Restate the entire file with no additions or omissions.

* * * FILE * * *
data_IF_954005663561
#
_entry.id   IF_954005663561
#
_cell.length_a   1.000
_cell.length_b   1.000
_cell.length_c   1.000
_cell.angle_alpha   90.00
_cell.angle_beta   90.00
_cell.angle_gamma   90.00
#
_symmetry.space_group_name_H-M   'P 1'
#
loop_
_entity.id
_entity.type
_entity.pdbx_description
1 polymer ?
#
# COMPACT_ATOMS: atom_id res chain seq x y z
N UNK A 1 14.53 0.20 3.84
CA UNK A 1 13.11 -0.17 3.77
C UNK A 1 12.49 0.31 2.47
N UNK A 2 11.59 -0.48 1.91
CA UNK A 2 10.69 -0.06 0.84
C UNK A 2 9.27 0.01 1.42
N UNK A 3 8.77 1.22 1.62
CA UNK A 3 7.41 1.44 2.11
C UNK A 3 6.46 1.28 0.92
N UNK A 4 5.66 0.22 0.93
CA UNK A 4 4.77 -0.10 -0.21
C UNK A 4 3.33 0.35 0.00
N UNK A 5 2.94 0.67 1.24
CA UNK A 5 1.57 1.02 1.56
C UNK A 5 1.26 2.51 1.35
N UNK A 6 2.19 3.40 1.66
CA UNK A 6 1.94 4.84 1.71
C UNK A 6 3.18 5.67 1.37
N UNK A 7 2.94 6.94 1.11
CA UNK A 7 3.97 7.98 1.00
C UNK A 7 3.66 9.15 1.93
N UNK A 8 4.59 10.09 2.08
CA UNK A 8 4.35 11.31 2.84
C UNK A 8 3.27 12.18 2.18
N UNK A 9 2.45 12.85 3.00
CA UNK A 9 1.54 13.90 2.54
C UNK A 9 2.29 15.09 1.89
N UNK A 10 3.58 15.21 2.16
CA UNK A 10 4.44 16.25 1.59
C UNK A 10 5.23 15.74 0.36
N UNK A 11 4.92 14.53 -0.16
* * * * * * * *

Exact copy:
data_IF_954005663561
#
_entry.id   IF_954005663561
#
_cell.length_a   1.000
_cell.length_b   1.000
_cell.length_c   1.000
_cell.angle_alpha   90.00
_cell.angle_beta   90.00
_cell.angle_gamma   90.00
#
_symmetry.space_group_name_H-M   'P 1'
#
loop_
_entity.id
_entity.type
_entity.pdbx_description
1 polymer ?
#
# COMPACT_ATOMS: atom_id res chain seq x y z
N UNK A 1 14.53 0.20 3.84
CA UNK A 1 13.11 -0.17 3.77
C UNK A 1 12.49 0.31 2.47
N UNK A 2 11.59 -0.48 1.91
CA UNK A 2 10.69 -0.06 0.84
C UNK A 2 9.27 0.01 1.42
N UNK A 3 8.77 1.22 1.62
CA UNK A 3 7.41 1.44 2.11
C UNK A 3 6.46 1.28 0.92
N UNK A 4 5.66 0.22 0.93
CA UNK A 4 4.77 -0.10 -0.21
C UNK A 4 3.33 0.35 0.00
N UNK A 5 2.94 0.67 1.24
CA UNK A 5 1.57 1.02 1.56
C UNK A 5 1.26 2.51 1.35
N UNK A 6 2.19 3.40 1.66
CA UNK A 6 1.94 4.84 1.71
C UNK A 6 3.18 5.67 1.37
N UNK A 7 2.94 6.94 1.11
CA UNK A 7 3.97 7.98 1.00
C UNK A 7 3.66 9.15 1.93
N UNK A 8 4.59 10.09 2.08
CA UNK A 8 4.35 11.31 2.84
C UNK A 8 3.27 12.18 2.18
N UNK A 9 2.45 12.85 3.00
CA UNK A 9 1.54 13.90 2.54
C UNK A 9 2.29 15.09 1.89
N UNK A 10 3.58 15.21 2.16
CA UNK A 10 4.44 16.25 1.59
C UNK A 10 5.23 15.74 0.36
N UNK A 11 4.92 14.53 -0.16